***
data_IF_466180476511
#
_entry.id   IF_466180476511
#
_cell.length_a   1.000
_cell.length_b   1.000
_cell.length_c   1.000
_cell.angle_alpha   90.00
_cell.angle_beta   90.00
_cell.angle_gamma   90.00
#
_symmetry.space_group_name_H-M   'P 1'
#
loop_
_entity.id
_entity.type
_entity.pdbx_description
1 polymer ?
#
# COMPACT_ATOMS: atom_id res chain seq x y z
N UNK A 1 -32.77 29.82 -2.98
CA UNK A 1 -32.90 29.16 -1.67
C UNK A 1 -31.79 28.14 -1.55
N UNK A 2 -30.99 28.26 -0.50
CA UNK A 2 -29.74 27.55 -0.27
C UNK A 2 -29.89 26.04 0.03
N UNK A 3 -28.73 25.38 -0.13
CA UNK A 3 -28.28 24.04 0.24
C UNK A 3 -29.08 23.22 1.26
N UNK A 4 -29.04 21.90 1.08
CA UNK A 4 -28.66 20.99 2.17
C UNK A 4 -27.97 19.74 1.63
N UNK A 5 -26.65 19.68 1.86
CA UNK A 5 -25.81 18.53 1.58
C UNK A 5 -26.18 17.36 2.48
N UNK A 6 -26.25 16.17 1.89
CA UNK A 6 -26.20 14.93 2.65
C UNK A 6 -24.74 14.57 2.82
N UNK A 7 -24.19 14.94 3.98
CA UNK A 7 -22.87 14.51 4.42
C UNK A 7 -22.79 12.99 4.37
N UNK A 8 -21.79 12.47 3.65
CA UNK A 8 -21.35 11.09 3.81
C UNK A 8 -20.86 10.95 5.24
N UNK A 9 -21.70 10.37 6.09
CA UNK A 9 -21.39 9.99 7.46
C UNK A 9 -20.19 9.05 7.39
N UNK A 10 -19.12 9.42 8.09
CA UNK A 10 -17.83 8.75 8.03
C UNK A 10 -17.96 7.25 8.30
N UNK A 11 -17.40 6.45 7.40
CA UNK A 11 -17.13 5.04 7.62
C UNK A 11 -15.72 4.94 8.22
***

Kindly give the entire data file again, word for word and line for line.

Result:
data_IF_466180476511
#
_entry.id   IF_466180476511
#
_cell.length_a   1.000
_cell.length_b   1.000
_cell.length_c   1.000
_cell.angle_alpha   90.00
_cell.angle_beta   90.00
_cell.angle_gamma   90.00
#
_symmetry.space_group_name_H-M   'P 1'
#
loop_
_entity.id
_entity.type
_entity.pdbx_description
1 polymer ?
#
# COMPACT_ATOMS: atom_id res chain seq x y z
N UNK A 1 -32.77 29.82 -2.98
CA UNK A 1 -32.90 29.16 -1.67
C UNK A 1 -31.79 28.14 -1.55
N UNK A 2 -30.99 28.26 -0.50
CA UNK A 2 -29.74 27.55 -0.27
C UNK A 2 -29.89 26.04 0.03
N UNK A 3 -28.73 25.38 -0.13
CA UNK A 3 -28.28 24.04 0.24
C UNK A 3 -29.08 23.22 1.26
N UNK A 4 -29.04 21.90 1.08
CA UNK A 4 -28.66 20.99 2.17
C UNK A 4 -27.97 19.74 1.63
N UNK A 5 -26.65 19.68 1.86
CA UNK A 5 -25.81 18.53 1.58
C UNK A 5 -26.18 17.36 2.48
N UNK A 6 -26.25 16.17 1.89
CA UNK A 6 -26.20 14.93 2.65
C UNK A 6 -24.74 14.57 2.82
N UNK A 7 -24.19 14.94 3.98
CA UNK A 7 -22.87 14.51 4.42
C UNK A 7 -22.79 12.99 4.37
N UNK A 8 -21.79 12.47 3.65
CA UNK A 8 -21.35 11.09 3.81
C UNK A 8 -20.86 10.95 5.24
N UNK A 9 -21.70 10.37 6.09
CA UNK A 9 -21.39 9.99 7.46
C UNK A 9 -20.19 9.05 7.39
N UNK A 10 -19.12 9.42 8.09
CA UNK A 10 -17.83 8.75 8.03
C UNK A 10 -17.96 7.25 8.30
N UNK A 11 -17.40 6.45 7.40
CA UNK A 11 -17.13 5.04 7.62
C UNK A 11 -15.72 4.94 8.22